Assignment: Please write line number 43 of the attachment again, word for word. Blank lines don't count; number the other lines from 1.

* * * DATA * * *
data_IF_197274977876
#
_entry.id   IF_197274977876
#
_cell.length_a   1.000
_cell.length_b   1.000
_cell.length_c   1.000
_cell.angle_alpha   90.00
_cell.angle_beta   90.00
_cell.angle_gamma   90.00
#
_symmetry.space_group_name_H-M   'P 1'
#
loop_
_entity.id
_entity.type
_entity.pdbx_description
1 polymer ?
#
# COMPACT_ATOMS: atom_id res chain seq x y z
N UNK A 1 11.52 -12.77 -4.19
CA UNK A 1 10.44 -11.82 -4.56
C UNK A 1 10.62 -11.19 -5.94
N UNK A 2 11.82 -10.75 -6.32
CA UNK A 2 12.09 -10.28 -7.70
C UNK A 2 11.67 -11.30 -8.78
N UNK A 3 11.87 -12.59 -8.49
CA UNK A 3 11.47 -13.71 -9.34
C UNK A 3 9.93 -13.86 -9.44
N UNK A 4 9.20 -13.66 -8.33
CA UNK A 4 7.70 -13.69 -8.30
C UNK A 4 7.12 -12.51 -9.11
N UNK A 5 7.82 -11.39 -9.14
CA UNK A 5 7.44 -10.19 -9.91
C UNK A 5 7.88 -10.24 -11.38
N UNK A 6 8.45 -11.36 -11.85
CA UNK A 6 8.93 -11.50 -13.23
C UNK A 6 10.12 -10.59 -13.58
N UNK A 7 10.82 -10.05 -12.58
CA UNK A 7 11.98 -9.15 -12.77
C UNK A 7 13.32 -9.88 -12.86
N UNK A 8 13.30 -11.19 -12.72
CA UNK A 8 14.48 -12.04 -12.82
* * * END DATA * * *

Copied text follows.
CA UNK A 8 14.48 -12.04 -12.82